Tag:Sixth Man of the Year
Posted on: April 19, 2011 1:00 pm
Edited on: April 19, 2011 6:15 pm
 

Lamar Odom named NBA Sixth Man of the Year

Posted by Royce Young



Tuesday morning, the Lakers called a press conference involving Lamar Odom and they weren't just announcing another reality show. Odom has been named this season's NBA Sixth Man of the Year. 

Tuesday afternoon, the Lakers issued the following statement confirming the honor.
“Lamar could realistically start for any team in this league but his team-first attitude has allowed us to utilize him in a sixth man role,” said Lakers General Manager Mitch Kupchak.  “He could have won this award in any of the last several seasons and I’m happy that his unselfishness and talent have finally been recognized.” 
I wrote a few weeks ago about Odom and to me, it was about a no-brainer pick as there is. Odom embodied everything a sixth man should be. He filled in starter time, played excellent minutes off the bench and provided the Lakers with one of the top weapons in the league. 

You could make an argument for this being Odom's best season, especially in terms of efficiency. He averaged 14.4 points, 8.6 rebounds and 3.0 assists per game in 32.5 minutes a night. He also shot 53 percent from the field, a career-high. He finished with a 19.50 PER which is also the best he's had in his nine-year career.

He's always been sort of the X-factor for the Lakers because of his unique skillset. And he's always been very good for them in whatever role he's used. But his main issue has been consistency. This season, he's been reliable almost every single night. When that happens not only is he one of the most dynamic players in basketball, but the Lakers are maybe the toughest team to beat.

There were certainly other good candidates. Jason Terry, Thaddeus Young, Glen Davis, Jamal Crawford -- all good players. But Odom really feels like the one player out of this group that if you subtracted him, his team would be cost a substantial number of wins. I really think he's that valuable to what the Lakers do. Just the options he gives Phil Jackson late in games to match up or create mismatches with.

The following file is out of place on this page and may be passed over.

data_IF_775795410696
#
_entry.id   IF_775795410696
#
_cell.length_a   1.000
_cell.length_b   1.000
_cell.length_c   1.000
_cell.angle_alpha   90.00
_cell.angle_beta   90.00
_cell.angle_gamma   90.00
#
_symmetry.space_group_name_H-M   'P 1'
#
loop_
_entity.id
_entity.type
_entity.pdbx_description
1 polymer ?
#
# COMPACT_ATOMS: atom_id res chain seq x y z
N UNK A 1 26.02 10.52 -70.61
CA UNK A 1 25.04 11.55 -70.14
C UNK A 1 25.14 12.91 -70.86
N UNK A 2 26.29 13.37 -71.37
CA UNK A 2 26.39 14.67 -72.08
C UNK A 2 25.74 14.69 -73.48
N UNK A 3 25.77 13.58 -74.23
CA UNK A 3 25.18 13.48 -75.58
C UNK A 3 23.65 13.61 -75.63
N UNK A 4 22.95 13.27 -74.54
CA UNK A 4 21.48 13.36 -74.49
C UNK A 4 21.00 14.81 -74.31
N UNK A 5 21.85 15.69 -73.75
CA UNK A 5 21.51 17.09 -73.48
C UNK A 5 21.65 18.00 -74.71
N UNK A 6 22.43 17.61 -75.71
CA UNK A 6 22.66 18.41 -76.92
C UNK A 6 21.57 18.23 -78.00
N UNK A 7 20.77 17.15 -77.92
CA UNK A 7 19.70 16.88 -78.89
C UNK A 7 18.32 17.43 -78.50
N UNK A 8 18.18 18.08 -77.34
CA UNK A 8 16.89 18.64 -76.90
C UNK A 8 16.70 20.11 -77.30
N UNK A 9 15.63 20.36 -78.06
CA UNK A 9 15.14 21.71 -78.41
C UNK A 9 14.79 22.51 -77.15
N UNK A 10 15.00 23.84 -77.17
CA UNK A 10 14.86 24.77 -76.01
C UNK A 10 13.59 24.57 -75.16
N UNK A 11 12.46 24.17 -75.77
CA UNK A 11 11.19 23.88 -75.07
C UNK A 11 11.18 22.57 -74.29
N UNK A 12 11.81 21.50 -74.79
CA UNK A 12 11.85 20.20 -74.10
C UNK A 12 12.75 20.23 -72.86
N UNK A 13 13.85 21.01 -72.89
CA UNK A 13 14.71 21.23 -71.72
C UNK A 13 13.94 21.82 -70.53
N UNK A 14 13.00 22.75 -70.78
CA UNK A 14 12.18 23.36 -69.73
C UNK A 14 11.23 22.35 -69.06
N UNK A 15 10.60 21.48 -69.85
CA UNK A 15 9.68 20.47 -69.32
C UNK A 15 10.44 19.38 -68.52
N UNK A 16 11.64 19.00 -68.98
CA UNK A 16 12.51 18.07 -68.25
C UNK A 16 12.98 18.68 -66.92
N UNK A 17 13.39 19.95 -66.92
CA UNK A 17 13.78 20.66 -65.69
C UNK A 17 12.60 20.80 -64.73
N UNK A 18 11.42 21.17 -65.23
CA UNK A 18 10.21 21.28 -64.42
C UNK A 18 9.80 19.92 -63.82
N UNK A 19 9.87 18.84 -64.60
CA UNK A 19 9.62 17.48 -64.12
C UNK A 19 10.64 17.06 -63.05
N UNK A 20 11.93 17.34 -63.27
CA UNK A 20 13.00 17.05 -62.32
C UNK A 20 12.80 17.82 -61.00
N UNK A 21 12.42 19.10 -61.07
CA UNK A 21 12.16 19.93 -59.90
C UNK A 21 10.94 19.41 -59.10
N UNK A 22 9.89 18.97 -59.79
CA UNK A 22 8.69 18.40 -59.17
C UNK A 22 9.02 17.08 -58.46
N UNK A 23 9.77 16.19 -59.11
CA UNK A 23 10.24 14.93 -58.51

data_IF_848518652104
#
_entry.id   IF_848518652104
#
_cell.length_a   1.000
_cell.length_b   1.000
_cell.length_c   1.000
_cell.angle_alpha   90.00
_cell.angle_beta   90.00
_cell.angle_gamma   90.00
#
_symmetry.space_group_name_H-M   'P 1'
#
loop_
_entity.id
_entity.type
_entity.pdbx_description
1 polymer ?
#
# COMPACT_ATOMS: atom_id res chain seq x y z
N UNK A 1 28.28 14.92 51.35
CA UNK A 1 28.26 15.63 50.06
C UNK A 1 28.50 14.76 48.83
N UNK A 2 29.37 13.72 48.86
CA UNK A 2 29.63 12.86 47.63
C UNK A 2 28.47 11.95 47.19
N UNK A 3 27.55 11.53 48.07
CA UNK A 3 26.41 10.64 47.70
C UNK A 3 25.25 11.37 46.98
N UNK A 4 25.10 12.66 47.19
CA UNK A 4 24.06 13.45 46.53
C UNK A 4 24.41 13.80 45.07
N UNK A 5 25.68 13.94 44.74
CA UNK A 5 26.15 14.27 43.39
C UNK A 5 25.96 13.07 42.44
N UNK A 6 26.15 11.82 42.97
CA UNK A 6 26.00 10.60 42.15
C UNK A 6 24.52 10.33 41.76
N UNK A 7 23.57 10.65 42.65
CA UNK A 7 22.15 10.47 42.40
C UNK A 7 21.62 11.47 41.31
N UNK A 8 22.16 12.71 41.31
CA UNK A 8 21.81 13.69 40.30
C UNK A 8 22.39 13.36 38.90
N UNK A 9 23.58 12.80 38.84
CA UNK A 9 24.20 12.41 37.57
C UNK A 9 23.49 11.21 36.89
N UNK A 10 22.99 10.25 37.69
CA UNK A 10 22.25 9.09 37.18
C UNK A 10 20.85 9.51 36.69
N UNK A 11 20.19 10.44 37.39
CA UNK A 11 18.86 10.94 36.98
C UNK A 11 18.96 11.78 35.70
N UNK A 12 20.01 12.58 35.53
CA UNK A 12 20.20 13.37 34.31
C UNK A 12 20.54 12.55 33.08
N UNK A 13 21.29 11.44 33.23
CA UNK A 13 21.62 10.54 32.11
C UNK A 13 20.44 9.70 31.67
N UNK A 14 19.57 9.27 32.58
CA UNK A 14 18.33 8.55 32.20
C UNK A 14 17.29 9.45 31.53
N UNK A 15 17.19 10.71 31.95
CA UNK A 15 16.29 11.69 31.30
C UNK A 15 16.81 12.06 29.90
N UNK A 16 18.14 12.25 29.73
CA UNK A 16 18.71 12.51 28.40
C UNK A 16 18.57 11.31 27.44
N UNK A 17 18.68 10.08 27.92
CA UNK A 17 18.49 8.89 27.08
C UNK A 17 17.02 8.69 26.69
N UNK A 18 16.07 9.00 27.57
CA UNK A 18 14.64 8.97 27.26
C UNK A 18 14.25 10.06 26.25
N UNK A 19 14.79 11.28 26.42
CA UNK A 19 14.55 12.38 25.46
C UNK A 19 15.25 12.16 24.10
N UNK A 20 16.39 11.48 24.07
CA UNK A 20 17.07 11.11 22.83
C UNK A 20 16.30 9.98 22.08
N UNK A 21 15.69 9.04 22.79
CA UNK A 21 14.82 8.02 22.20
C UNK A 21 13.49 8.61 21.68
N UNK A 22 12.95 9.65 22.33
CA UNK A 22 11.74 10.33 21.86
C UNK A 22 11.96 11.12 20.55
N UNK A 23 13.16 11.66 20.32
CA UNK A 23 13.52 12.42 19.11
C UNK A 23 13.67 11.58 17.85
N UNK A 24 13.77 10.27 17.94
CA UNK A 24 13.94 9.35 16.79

Really, the best argument there is right now as to why not to vote for Odom is because he started so many games. As long as he's within the rules, it doesn't matter to me and again, I kind of like that. Like I said, being the type of play that's able to fill in wherever is needed is what makes a great sixth man.

No Laker had ever previously won the Sixth Man award, which started in 1983. Odom finished sixth in voting in 2010, earning one of 120 first-place votes.
Posted on: January 21, 2011 12:48 pm
Edited on: August 3, 2011 2:00 pm
 

Glen Davis and the starter vs. bench element

Posted by Matt Moore

Glen Davis started while Garnett was out with his calf. And, well, er... it didn't go well, even with a 6-3 record. He was good, but he wasn't the force he's been off the bench. He shot 21-66 from mid-range and wasn't as good a rebounder as he usually is off the bench. WEEI in Boston asked him about the pressure of being a starter and Davis admitted it got in his head a bit. 
“It’s all mental,” he said. “I was kind too hard on myself when I was starting. I wanted to prove to Doc [Rivers] and prove to my teammates … The difference between that and the playoffs is I just went and played. That’s what I do when I come off the bench, I just go out and play. I put a lot of pressure on myself.  I got out of myself and tried to be something [else]. That’s now how it works. You have to be yourself. I had a couple of good games, but as far as all-around games, the way I know I can play, I didn’t bring it. Now being on the bench you get back to the same mentality.”
via Green Street » Glen Davis acknowledges starting affected him mentally .

Davis, who was Ken Berger's pick for Sixth Man of the Year, is averaging 14, 4, and 2 as a starter, but shooting just 41%. As a reserve, he averages 12.2 points, but rebounds better at 5.7 per game in fewer minutes. He also shoots 48% off the pine, a considerable improvement. He even shoots better at the line as a reserve, proving that the mental aspect has an impact here.  Davis is not a great player. He can be great, in certain games, particularly big ones, though. That's the paradox that Davis exists as.   He seems constantly on the verge of collapse, or tripping over his own feet. He drools. No, for real, he drools . But he also has a masterful reverse layup that, while seemingly averse to the laws of physics and our determination of form in any degree, also goes in a high percentage of the time. His jumper can be an absolute clunker in some games and the definitive reason for a Celtics' victory in others.  And no one takes charges as well as he does at this point. He's a worthy championship player.  But he has to come off the bench.

(HT: Reds Army)
 
 
 
 
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